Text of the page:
The horror tales about women who couldn’t access necessary medical care in a post-Roe v Wade world have already started rolling in.
Case in point: a Texas woman nearly died after being denied an abortion.
Amanda Eid and Josh Zurawski, both 35, met in Fort Wayne, Indiana, in preschool. They dated in high school. In a storybook romance, Amanda says Josh has said he’s been in love with her since they were four.
They married in Texas three years ago, where they both work now.
They tried to start a family but were unable to conceive naturally. So they started fertility treatments.
After a year and a half, they got pregnant.
In an Instagram post from July, Amanda writes, “Very excited to share that Baby Zurawski is expected in late January.” The post included a picture of Amanda and Josh in “mama,” and “dad” hates holding an ultrasound of their beloved baby girl.
But 18 weeks into her pregnancy, Amanda’s water broke.
Amanda says the doctor told her that the baby would not survive. “We found out that we were going to lose our baby. My cervix was dilating fully 22 weeks prematurely, and I was inevitably going to miscarry.” It should be noted that the minimum age of viability for a baby to be born is considered 22 or 23 weeks.
Amanda and Josh begged the doctor to save their baby but were told they could do nothing.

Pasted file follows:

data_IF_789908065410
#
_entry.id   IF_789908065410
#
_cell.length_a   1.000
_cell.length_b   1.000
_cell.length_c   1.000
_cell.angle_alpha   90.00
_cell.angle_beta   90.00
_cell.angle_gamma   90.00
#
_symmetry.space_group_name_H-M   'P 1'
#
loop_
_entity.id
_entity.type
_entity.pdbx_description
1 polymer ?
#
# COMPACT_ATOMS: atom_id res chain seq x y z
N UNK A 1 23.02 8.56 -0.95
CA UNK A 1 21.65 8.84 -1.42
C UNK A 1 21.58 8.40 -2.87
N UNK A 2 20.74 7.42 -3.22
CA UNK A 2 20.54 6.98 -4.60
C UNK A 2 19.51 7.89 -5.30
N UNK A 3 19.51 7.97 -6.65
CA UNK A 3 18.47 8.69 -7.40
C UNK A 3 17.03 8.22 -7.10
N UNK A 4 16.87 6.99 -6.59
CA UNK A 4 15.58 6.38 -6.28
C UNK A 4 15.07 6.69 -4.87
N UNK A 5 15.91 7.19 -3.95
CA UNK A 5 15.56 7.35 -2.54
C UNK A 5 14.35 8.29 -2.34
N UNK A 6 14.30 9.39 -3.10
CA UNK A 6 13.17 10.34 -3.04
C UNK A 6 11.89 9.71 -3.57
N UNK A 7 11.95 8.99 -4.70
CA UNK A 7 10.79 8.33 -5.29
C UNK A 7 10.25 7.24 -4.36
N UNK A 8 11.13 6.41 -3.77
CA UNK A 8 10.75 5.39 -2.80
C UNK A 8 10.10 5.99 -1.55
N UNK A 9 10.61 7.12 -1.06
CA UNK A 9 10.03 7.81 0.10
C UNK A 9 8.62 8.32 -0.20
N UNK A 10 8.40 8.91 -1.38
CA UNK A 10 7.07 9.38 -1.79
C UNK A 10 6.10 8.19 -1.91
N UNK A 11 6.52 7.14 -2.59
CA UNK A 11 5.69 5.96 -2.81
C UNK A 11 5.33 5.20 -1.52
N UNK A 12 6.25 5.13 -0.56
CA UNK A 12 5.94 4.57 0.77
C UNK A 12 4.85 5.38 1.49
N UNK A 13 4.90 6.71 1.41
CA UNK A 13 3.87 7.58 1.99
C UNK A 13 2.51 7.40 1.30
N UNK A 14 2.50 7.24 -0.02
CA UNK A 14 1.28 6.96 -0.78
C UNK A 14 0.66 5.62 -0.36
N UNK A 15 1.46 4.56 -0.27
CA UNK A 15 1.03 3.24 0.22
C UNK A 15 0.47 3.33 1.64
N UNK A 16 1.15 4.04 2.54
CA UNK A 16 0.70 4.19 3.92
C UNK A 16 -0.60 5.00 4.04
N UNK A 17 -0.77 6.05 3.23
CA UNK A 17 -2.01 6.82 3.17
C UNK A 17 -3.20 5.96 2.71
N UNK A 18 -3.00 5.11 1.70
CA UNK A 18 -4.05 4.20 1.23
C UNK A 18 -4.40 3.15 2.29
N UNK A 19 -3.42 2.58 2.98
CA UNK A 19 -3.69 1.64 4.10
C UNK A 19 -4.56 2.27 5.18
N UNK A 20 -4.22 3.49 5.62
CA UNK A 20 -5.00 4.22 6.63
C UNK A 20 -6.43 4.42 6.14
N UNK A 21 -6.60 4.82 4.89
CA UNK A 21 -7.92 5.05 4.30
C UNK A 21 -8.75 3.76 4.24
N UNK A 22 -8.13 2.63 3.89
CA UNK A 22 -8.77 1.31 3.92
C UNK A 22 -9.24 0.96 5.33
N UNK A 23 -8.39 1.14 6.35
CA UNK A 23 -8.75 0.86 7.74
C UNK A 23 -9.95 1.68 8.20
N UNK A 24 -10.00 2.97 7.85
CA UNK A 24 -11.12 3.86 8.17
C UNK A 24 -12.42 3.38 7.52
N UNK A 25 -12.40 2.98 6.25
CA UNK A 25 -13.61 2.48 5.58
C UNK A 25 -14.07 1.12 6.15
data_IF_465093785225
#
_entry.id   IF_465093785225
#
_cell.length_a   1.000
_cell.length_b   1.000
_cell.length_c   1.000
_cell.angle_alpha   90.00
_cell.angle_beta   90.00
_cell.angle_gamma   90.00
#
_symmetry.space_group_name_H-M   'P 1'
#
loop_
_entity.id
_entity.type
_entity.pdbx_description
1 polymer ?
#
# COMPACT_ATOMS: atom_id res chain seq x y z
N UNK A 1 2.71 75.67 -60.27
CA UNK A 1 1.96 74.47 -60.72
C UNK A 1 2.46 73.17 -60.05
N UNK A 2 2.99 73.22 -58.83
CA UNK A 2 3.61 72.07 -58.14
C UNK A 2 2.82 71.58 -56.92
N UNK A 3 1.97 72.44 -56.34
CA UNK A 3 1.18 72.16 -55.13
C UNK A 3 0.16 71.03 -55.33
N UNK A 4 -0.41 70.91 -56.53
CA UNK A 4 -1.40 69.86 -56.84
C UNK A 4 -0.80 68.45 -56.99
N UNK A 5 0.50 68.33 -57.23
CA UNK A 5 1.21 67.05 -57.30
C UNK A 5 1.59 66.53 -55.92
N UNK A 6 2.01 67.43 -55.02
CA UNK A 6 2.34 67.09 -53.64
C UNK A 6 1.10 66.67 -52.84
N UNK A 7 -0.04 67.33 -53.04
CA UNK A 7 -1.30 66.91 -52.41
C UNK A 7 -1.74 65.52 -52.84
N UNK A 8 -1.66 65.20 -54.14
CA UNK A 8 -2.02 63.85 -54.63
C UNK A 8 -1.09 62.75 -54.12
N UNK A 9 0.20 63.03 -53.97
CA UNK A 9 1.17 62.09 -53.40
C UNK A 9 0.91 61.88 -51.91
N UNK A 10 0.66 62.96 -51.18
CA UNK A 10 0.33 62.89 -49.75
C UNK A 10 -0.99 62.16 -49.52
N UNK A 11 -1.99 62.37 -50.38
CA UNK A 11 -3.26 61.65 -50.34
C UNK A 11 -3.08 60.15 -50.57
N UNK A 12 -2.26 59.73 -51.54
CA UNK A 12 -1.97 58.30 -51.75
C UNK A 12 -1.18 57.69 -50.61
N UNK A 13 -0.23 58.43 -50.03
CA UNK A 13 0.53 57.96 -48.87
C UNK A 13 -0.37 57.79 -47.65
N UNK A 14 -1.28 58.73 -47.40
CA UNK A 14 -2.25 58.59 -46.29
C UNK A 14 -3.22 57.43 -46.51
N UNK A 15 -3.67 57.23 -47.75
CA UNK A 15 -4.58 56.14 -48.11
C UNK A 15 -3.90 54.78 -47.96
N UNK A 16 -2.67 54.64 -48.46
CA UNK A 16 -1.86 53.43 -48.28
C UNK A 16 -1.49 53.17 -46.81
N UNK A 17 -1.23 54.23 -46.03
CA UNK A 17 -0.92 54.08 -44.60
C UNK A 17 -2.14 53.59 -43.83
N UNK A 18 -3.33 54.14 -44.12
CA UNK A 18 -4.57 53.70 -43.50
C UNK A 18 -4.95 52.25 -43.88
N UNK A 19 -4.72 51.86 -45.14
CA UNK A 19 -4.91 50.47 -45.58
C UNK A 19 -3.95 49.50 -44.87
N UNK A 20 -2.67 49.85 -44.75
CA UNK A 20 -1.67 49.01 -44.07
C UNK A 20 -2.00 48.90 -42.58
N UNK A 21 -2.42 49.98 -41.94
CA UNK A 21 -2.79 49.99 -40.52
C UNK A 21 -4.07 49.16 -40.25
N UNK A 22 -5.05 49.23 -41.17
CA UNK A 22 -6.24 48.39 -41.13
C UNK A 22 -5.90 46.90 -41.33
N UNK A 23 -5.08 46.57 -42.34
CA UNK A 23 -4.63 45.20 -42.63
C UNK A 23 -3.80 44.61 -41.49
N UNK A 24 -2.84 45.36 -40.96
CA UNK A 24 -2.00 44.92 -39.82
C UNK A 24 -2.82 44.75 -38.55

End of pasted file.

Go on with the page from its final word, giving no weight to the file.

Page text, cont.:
When a woman’s water breaks prematurely, she becomes at incredibly high risk for several life-threatening infections.
Even though the couple’s baby – Willow – would not survive because she had a heartbeat, the doctors could not induce her labor. Texas law allows abortion if the mother “has a life-threatening physical condition aggravated, caused by, or arising from pregnancy that places the female at risk of death or poses a serious risk of substantial impairment of a major bodily function.” But the law is not spelled out precisely.
Doctors who violate it can lose their license and face a potential life in a prison sentence – so they opt not to take the chance.
Amanda was told to go home and wait it out. It could be hours; it could take weeks. Meanwhile, Amanda’s womb was an open infection risk, and her baby slowly lost access to the comforting cushion of amniotic fluid.
Because the nearest sanctuary state (where they could seek an abortion) was an eight-hour drive, they opted to wait it out at home. But three days later, Amanda was shivering so hard she could barely speak. They returned to the hospital, and doctors determined she was sick enough to induce.
But by then, antibiotics weren’t strong enough to work on the infection she was dealing with, and a blood transfusion didn’t work either. Amanda was developing symptoms of sepsis. Her blood pressure and platelets dropped, and she was rushed to the ICU. Doctors surgically inserted an IV line near her heart to develop antibiotics and medication to stabilize her condition, and eventually, she made a turn for the better. Family flew in from around the country, thinking it would be their only chance to say goodbye.
But even though she survived, Amanda’s ordeal isn’t over. Her uterus experienced scarring from the infection, and she may never be able to carry a pregnancy to term.
“This didn’t have to happen. That’s what’s so infuriating about all of this, is that we didn’t have to – we shouldn’t have had to – go through all of this trauma.”
Amanda and Josh say that the politicians who voted for the anti-abortion law see themselves as pro-life, but they’re not. “Amanda almost died. That’s not pro-life. Amanda will have challenges in the future having more kids. That’s not pro-life.”
And Amanda’s story is far from rare.